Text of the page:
The Ritz-Carlton Magazine, 2007
Twenty years ago, I took my chance to live and work in London. Armed with a precious year-long research pass to the British Library, I visited its main Reading Room, housed inside the British Museum, nearly every day. This was heaven for a writer: I would enter the Reading Room’s massive, high-domed circular space lined with books, hear the hushed sounds of movement, breathe in the sweet and musty smells of the room’s long-stored tomes, and let a magnificent rush of history wash over me. This was, after all, not just a repository of collected objects; this was—and still is—the actual space where many of the fathers of the modern world sat, worked, thought: Karl Marx, George Orwell, Oscar Wilde, Samuel Beckett and Mahatma Gandhi all formed their stories here.
But as moving as the room itself can be, the process of getting there was often dreary and confusing. I would work my way down a dim and dingy hallway past the human-headed winged lions from Egypt, arrive at the Rosetta Stone (sitting out in the open and very touchable), then hesitantly wend my way to the reading room.
How that experienced has changed. Enter the museum today, originally established in 1752 and offering one of the world’s most wide-ranging collections, and soon you come upon the Queen Elizabeth II Great Court. Where once stood decaying bookstacks housing the British Library’s voluminous collection of much of the world’s most important literature is now a magnificently modern open space with a vaulted glass ceiling of 3,312 triangular glass panels that link four original outer walls of the museum—creating the largest enclosed courtyard in Europe.
The feeling, especially for one who remembers those dusty old days, is awe inspiring. The world’s oldest public museum has a new heart, complete with revitalized shops and cafés and a central meeting area that provides visitors an inspiring focal point to begin their exploration. The majestic Reading Room, with a new limestone exterior and entrance, is still at the center, but now is open to the public and proffers 25,000 volumes tied to the museum’s collection.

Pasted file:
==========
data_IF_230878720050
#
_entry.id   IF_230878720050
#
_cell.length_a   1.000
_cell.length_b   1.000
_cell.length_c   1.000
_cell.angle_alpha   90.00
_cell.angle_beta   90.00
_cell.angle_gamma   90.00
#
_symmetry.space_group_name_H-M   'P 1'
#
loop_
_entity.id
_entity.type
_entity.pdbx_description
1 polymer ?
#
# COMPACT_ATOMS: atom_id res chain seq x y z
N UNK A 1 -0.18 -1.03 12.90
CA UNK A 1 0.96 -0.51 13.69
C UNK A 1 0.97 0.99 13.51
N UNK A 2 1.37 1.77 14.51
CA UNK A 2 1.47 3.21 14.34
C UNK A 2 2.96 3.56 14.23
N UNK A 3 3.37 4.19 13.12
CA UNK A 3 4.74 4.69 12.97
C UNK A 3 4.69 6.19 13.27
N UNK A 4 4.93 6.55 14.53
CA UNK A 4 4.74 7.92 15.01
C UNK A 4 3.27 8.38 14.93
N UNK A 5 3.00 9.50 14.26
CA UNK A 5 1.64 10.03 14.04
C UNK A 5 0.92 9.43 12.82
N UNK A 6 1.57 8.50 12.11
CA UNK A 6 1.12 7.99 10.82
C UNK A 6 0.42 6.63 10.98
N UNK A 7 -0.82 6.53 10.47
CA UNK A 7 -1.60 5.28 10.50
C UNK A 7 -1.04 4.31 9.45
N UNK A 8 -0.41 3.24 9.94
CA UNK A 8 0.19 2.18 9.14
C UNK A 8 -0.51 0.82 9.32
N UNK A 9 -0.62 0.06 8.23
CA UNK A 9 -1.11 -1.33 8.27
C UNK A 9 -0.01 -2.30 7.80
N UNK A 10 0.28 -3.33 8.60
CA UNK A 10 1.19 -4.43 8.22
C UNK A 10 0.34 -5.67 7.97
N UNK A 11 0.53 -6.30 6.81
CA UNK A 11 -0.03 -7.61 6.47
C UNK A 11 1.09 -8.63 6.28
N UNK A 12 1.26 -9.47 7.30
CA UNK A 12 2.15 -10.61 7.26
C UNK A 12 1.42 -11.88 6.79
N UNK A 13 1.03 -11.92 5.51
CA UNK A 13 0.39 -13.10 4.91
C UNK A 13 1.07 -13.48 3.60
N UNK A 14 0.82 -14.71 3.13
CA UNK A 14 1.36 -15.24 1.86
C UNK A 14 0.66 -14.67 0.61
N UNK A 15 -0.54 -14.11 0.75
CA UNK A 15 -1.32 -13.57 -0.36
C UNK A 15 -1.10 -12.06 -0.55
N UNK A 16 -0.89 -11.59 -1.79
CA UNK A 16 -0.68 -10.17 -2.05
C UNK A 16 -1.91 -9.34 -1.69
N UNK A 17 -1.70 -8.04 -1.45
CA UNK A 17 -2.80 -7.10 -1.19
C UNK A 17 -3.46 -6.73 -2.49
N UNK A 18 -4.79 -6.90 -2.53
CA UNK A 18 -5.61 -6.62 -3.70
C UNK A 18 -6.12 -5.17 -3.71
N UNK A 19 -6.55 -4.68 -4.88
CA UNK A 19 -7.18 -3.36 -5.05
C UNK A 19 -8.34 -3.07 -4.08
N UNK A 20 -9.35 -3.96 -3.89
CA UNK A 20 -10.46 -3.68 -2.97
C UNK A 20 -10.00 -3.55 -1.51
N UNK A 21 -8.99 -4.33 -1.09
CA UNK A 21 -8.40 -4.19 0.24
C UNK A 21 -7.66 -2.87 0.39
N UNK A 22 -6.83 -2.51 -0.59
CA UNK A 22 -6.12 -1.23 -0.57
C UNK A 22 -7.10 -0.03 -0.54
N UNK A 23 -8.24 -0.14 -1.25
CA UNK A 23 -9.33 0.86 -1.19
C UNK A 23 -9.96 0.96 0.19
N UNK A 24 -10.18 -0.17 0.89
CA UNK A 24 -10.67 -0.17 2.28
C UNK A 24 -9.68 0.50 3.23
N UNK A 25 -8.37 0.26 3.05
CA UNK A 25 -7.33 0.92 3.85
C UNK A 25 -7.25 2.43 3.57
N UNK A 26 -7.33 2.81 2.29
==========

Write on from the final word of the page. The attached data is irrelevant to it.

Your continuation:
Designed by the renowned architect Sir Norman Foster—and one of several important new structures in London created by his firm—it’s hard to understate the Great Court’s impact. I visited it on a gray and rainy day, in a city that has many such days, but when I entered this space, the light grew brighter, even cheery. Visited by an estimated 4.5 million people a year and open Thursday through Saturday until 11 p.m., the Great Court has become a meeting place in its own right for tourists and Londoners alike. Last June, during a special Michelangelo exhibition, the museum stayed open until midnight, a British Museum spokeswoman told me, “so that people could come after theatre or dinner.” Many visitors may still head straight to the vast mummy collection on the second floor, study the hieroglyphics on the Rosetta Stone (now in a glass box), look at the cabinet of curiosities in the newly refurbished King’s Enlightenment Gallery or linger inside the glorious Reading Room, but they all will inevitably gaze upward at the spectacular glass ceiling that has breathed new life into one of the world’s great museums.